It is a four part co-production from C4 and FilmFour which will be airing on our tellyboxes this Autumn. Starring the original cinematic cast, co-written (with Jack Thorne of Skins fame) and co-directed by the man Meadows himself, scored by my favourite contemporary composer Ludovico Einaudi and purportedly bearing “many resonances to now[:] recession, lack of jobs, sense of the world at a turning point.” This has win written all over it. Sadly original cast member and Skins alumni Jack O’Connell does not appear to be reprising his role of Pukey Nicholls. Alas

This announcement set me on concurrent trains of thought. The first is how I’ve only recently realised that ‘miniseries’ is just a ‘mini’ series, not, as I have always mistakenly believed, a discrete term (pronounced minniz-areez) which relates to a two, three or four part adaptation,  usually of a literary work of some standing. As, with the Beeb especially, this is generally the case with regards their miniseries, I hope I may be forgiven the belated etymological comprehension.

Second, and far more pertinent, was a speculation that in the wake of the gutting announcement that our shambles of a Con-Dem coalition have axed our vital and prosperous national Film Council, with £4bn of our GDP and 35,000 jobs going with it, not to mention tourism revenues, perhaps our homegrown heavyweight talents may start turning more towards the small screen, as is the vogue Stateside. Of course Hollywood has always been a dual medium industry, but the big screen big hitters have had no need for serial work in the past. However, with the likes of Glenn Close, Kyra Sedgwick, Mary-Louise Parker, Anna Paquin, Alec Baldwin et al clocking up their network hours (or is it cable? I don’t really care) the stigma of trading down is dissipating.

The only incidence I could think of where a major big screen director, from the indier side of the tracks, took up a directing gig for more than a guest episode on an established series was David Lynch’s seminal Twin Peaks and high hopes as I may be allowing myself to have, I suspect TIE 86 won’t quite be a Brit equivalent of that unparalleled powerhouse. There was Hitchcock’s programme, but that isn’t really applicable here.

So my point is, although all this was commissioned betwixt recession and the cultural effluent of the unelected affluent hitting our collective public fan of entertainment, mayhap the bloody Tories are unwittingly heralding in a new age of highly produced made for TV drama, which alongside the nouvelle sim-com, is a budget-efficient way of cranking out cracking telly on a low-risk scale. If our silver screen heroes have no publicly-funded outlet, will this be where they turn? Better that than they all fuck off across the pond anyway. Especially for the blondes. That isn’t bigotry on my part- it’s worldliness. Time and again Hollywood have shown they do not like their young Brit women blonde. Bad luck Lisa Faulkner, Lucy Davis et al.  Ashley Jensen seems to be the only one to buck the trend, but only by sticking to telly and churning out the kooky 30-something best friend schtick. A fair haired Briton will never a leading lady make. Unless she’s Helen Mirren, who few of us may hope to emulate. Whatever happened to Lisa Faulkner? I just hope Laura Aikman hasn’t gone the same way. Stay here Laura! My tellybox needs you in it!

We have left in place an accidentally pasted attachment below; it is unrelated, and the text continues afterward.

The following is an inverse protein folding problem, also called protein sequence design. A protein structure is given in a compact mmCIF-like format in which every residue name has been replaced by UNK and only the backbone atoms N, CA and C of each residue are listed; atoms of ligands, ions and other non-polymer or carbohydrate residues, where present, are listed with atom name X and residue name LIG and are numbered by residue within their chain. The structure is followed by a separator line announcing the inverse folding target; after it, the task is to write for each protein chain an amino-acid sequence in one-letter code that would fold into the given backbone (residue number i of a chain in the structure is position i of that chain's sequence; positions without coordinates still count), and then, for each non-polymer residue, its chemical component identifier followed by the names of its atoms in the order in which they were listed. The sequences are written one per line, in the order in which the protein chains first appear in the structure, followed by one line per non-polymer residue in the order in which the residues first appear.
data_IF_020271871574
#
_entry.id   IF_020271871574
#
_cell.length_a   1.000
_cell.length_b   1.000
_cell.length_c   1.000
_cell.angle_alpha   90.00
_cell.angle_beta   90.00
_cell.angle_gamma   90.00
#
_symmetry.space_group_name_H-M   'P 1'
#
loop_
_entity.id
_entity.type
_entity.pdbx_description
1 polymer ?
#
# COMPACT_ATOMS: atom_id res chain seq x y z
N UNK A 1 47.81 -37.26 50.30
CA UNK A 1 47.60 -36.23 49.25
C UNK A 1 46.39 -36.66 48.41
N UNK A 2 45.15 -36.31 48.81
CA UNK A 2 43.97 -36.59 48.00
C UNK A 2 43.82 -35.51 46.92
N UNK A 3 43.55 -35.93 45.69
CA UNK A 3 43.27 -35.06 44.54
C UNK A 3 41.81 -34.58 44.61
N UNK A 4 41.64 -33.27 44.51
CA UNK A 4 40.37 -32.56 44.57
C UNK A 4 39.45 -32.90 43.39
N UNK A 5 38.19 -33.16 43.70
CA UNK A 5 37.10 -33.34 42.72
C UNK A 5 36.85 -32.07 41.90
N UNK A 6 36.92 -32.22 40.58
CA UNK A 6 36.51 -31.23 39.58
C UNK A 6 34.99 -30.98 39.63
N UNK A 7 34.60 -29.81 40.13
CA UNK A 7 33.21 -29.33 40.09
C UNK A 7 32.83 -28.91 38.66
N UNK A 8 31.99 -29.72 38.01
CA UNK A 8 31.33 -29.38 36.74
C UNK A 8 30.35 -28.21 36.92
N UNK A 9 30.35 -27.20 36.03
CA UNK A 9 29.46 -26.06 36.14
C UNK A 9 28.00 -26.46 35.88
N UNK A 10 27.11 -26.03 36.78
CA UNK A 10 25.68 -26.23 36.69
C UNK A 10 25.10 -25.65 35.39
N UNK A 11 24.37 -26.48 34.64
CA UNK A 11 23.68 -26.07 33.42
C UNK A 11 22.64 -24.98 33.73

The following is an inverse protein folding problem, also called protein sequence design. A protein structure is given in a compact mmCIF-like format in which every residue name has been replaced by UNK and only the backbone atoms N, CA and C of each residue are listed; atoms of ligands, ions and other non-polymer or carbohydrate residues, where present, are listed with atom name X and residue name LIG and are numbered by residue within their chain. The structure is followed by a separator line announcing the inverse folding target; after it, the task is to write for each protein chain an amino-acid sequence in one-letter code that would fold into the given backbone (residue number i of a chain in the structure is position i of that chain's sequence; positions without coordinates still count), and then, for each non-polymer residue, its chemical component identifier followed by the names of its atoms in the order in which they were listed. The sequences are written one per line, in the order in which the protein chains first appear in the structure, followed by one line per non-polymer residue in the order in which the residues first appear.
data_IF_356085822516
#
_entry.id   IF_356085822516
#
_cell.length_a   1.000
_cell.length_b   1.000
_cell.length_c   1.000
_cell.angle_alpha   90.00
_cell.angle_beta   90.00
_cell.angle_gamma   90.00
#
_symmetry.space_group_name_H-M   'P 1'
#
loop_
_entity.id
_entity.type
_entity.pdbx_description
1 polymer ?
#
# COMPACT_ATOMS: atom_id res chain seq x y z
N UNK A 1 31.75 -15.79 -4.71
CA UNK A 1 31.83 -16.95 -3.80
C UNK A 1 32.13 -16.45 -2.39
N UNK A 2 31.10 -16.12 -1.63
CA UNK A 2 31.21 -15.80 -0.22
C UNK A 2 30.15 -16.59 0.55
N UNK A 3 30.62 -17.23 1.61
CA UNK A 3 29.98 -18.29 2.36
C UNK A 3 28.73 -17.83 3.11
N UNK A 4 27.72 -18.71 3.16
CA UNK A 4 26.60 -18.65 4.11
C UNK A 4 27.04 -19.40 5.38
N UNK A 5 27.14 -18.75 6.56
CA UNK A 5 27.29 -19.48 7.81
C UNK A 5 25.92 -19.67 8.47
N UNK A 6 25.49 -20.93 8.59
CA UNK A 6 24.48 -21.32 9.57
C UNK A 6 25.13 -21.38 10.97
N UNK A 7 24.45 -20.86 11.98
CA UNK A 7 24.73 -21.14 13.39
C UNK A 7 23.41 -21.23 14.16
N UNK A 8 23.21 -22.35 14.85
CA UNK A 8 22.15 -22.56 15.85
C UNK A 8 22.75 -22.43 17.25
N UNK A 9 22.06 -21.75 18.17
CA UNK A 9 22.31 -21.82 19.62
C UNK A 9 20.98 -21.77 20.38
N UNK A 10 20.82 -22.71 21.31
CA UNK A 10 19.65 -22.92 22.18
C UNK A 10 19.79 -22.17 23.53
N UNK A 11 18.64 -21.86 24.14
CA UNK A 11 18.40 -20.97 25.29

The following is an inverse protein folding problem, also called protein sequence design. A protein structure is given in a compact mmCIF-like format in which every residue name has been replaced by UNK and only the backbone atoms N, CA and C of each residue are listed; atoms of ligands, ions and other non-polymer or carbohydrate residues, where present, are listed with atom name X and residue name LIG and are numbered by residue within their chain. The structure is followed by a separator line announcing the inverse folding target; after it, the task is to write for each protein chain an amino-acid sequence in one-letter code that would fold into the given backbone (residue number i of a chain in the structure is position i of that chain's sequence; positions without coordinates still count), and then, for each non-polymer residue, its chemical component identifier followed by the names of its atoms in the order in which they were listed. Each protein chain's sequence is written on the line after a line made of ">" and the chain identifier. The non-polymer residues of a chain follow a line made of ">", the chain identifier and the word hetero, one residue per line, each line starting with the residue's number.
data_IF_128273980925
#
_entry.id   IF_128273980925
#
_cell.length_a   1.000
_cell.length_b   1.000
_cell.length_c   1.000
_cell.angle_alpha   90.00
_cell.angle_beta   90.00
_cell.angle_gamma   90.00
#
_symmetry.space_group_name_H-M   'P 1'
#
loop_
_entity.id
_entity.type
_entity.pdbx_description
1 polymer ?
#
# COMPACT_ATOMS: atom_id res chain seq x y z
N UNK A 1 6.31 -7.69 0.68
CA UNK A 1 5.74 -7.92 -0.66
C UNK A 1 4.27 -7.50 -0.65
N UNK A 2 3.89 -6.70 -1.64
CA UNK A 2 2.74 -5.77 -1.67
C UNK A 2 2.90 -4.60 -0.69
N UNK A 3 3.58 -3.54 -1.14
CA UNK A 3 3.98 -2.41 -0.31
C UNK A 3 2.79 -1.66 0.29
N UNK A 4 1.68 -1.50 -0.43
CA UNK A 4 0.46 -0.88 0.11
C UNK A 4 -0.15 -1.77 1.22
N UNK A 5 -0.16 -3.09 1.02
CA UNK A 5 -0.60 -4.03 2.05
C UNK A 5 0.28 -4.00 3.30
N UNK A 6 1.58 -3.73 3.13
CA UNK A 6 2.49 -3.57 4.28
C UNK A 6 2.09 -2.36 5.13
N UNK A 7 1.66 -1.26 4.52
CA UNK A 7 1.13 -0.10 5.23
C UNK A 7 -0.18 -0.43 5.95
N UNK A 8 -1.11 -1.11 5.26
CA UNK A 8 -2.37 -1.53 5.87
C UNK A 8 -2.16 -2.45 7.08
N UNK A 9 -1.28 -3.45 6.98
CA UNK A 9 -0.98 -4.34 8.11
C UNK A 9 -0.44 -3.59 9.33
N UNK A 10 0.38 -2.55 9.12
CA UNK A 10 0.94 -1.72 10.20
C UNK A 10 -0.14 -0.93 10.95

Remain vigilant for forthcoming assessment of TIE 86 as and when it appears, and probably analysis of the criticism and response too. Apologies for the shameful lapse in posts. I promise I’ll make it up to you! As well as the shiny posts and page promised below, I have a new column planned for you (that’s a regular feature post in amongst self-indulgent musings etc).

I love you bloggees [One ‘g’? Two? I’m undecided. Answers on a postcard], in my apathetic, disaffected youth-of-today kind of way. Just to prove it- here’s a kitten. I fucking love kittens.

Solo x

Severance (Smith, 2006. UK)


Severance- headless suit***Minor Spoilers****

Standard splatterstock and largely predictable but with a few proper laughs. It’s almost a corporate Battle Royale, except the initial corporate downsizing storyline was written out and transplanted with a bizarre Revenge of the Hungarian War Criminals backstory. Which is apparently a comment on corporate responsibility and the culpability of the Western Arms Trade. Personally I think it’s just an excuse to kill off suits in varied and increasingly gory fashion while That Twat Danny Dyer blunders about making ‘comic’ lewd comments in his ludicrous mockney drawl. What Laura Harris Laura Harris stares pensively from windowcould possibly see in him is unfathomable. The male directors’ Wish Fulfilment Rule again. You know the one where no matter how old/aesthetically repellent/ socially incompetent you may be, the beautiful, intelligent and well-adjusted woman will fall for you, just because you’re the main character. Just like in life. Harris is a likeable actress and usually worth a watch, however her purpose here appears to be chiefly to act as an object of lust for the various derisible or simple two dimensional male characters. (more…)

Misdirection: